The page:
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33
votes
14answers
26k views

If you break a stick at two points chosen uniformly, the probability the three resulting sticks form a triangle is 1/4. Is there a nice proof of this?

There is a standard problem in elementary probability that goes as follows. Consider a stick of length 1. Pick two points uniformly at random on the stick, and break the stick at those points. What ...
53
votes
9answers
5k views

Geometric proof of the Vandermonde determinant?

The Vandermonde matrix is the $n\times n$ matrix whose $(i,j)$-th component is $x_j^{i-1}$, where the $x_j$ are indeterminates. It is well known that the determinant of this matrix is $$\prod_{1\leq ...
33
votes
1answer
2k views

Probability that a stick randomly broken in five places can form a tetrahedron

The following problem was brought to my attention by a doctoral dissertation on Mathematics Education, but - as far as I know - the solution remains unknown. I have already asked this question on ...
9
votes
1answer
281 views

Can Tarski decide constructibility in elementary geometry?

Can the decision routine for Tarski's Elementary geometry be extended to decide when an existence claim in that theory can be instantiated by a compass and straightedge construction? The answer does ...
2
votes
1answer
219 views

Tools for Removing Radicals from Equations

I am currently doing some investigations on Sylvester's 4 Point Problem Probability of 4 Points being in Convex Configuration and repeatedly face the problem of solving equations between sums of ...
25
votes
3answers
938 views

About the ratio of the areas of a convex pentagon and the inner pentagon made by the five diagonals

Question : Letting $S{^\prime}$ be the area of the inner pentagon made by the five diagonals of a convex pentagon whose area is $S$, then find the max of $\frac{S^\prime}{S}$. ...
14
votes
2answers
913 views

Why do all incidence theorems follow from Pappus' theorem?

In Hilbert and Cohn-Vossen's ``Geometry and the Imagination," they state in the last paragraph of Chapter 20 that "Any theorems concerned solely with incidence relations in the [Euclidean ...
17
votes
9answers
4k views

Open problems in Euclidean geometry ?

Which are some (research level) open problems in Euclidean geometry ? (Edit: I ask just out of curiosity, to understand how -and if- nowadays this is not a "dead" field yet) I should clarify a ...
12
votes
5answers
861 views

Definition of area

I am looking for an attractive, but rigorous definition of area; say in Euclidean plane. Probably there is no short definition. It is OK to make it even longer, but can it be built from useful parts ...
11
votes
4answers
8k views

The Ramanujan Problems.

I originally thought of asking this question at the Mathematics Stackexchange, but then I decided that I'd have a better chance of a good discussion here. In the Wikipedia page on Ramanujan, there is ...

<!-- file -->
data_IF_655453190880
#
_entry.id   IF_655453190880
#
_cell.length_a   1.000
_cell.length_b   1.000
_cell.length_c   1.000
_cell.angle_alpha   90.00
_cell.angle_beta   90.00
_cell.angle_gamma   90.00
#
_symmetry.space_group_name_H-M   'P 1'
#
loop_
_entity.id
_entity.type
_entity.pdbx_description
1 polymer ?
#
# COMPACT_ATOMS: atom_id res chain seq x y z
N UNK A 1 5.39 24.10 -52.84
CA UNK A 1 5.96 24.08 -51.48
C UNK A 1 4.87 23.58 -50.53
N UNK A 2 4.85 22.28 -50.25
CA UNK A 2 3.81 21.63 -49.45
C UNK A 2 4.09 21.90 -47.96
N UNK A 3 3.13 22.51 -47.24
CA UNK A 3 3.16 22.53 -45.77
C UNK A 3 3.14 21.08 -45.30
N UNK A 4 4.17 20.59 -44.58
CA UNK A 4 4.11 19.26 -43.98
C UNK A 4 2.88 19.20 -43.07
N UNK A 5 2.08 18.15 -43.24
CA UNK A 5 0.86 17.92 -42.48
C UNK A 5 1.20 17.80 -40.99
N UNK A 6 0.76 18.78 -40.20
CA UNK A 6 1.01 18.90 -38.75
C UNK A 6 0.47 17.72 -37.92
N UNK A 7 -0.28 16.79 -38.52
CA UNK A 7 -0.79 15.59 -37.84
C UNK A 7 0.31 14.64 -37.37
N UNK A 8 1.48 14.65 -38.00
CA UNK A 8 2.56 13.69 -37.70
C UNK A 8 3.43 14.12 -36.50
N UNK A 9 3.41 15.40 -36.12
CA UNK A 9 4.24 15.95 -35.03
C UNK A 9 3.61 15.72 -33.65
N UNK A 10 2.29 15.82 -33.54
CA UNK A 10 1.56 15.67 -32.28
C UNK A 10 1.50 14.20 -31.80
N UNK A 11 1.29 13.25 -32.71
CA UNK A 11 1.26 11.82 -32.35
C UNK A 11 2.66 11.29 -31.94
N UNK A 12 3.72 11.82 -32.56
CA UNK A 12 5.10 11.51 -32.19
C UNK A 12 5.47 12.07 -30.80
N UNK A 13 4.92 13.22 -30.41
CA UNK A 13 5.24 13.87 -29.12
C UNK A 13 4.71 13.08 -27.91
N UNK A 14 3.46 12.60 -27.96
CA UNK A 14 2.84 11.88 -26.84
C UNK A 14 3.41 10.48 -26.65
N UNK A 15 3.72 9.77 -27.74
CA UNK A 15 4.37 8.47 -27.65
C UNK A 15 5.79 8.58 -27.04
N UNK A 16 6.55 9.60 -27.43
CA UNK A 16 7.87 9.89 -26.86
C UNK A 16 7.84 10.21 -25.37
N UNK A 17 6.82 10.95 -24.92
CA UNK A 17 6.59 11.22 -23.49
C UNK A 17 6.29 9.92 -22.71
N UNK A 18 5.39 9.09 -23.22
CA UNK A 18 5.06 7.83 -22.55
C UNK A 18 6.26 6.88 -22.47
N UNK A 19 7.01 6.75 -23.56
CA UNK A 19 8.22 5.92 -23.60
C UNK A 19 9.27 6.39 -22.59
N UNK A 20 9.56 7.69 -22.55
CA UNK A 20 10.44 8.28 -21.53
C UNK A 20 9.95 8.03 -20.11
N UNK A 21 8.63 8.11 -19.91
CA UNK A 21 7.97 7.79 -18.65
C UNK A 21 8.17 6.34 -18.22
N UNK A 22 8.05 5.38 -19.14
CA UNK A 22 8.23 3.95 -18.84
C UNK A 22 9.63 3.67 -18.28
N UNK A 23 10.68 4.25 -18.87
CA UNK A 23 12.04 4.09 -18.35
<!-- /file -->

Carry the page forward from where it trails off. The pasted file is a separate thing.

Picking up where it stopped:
8
votes
3answers
607 views

On maximal regular polyhedra inscribed in a regular polyhedron

Let T, C, O, D, or I be regular tetrahedron, cube, octahedron, dodecahedron, and icosahedron, respectively. Suppose that the outer polyhedron have edge-length 1. For example, it's easy to prove that ...
14
votes
3answers
1k views

Can Morley's theorem be generalized?

Morley's theorem states that in any triangle, the three points of intersection of the adjacent angle trisectors form an equilateral triangle. In a talk some years ago, David Rusin made the ...
11
votes
1answer
781 views

What is the limit of the “knight” distance on finer and finer chessboards?

Consider the "infinite chessboard" on the plane. Think of it as the lattice $X_1:=\mathbb{Z}^2$, and also finer chessboards $X_n$ corresponding to $\frac{1}{n}\cdot \mathbb{Z}^2$, $n\geq 1$. Given two ...
10
votes
3answers
717 views

Efficient visibility blockers in Polya's orchard problem

Polya's orchard problem asks for which radius $\rho$ of trees at each lattice point within a distance $R$ of the origin block all lines of sight to the exterior of the orchard. ...
6
votes
1answer
612 views

Quadrature of the Lune

What is a good reference for the following result which I believe is proved by Tchebotarev. There are exactly 5 types of Lunes that are squarable. (Hippocrates produced three and then two more were ...
17
votes
3answers
1k views

Angle of a regular simplex

I find the following question embarrassing, but I have not been able to either resolve it, or to find a reference. What is the vertex angle of a regular $n$-simplex? Background: For a vertex $v$ ...
5
votes
3answers
973 views

Finding an invisible circle by drawing another line

A friend of mine taught me the following question. He said he found it on a book a few years ago. Though I've tried to solve it, I'm facing difficulty. Question: You know on a plane there is an ...
2
votes
0answers
139 views

Probability of 4 Points being in Convex Configuration

Background of my question is, that I would like to implement a parallel preprocessing for a constructing the convex hull of very huge number of points in the euclidean plane; the idea is to process ...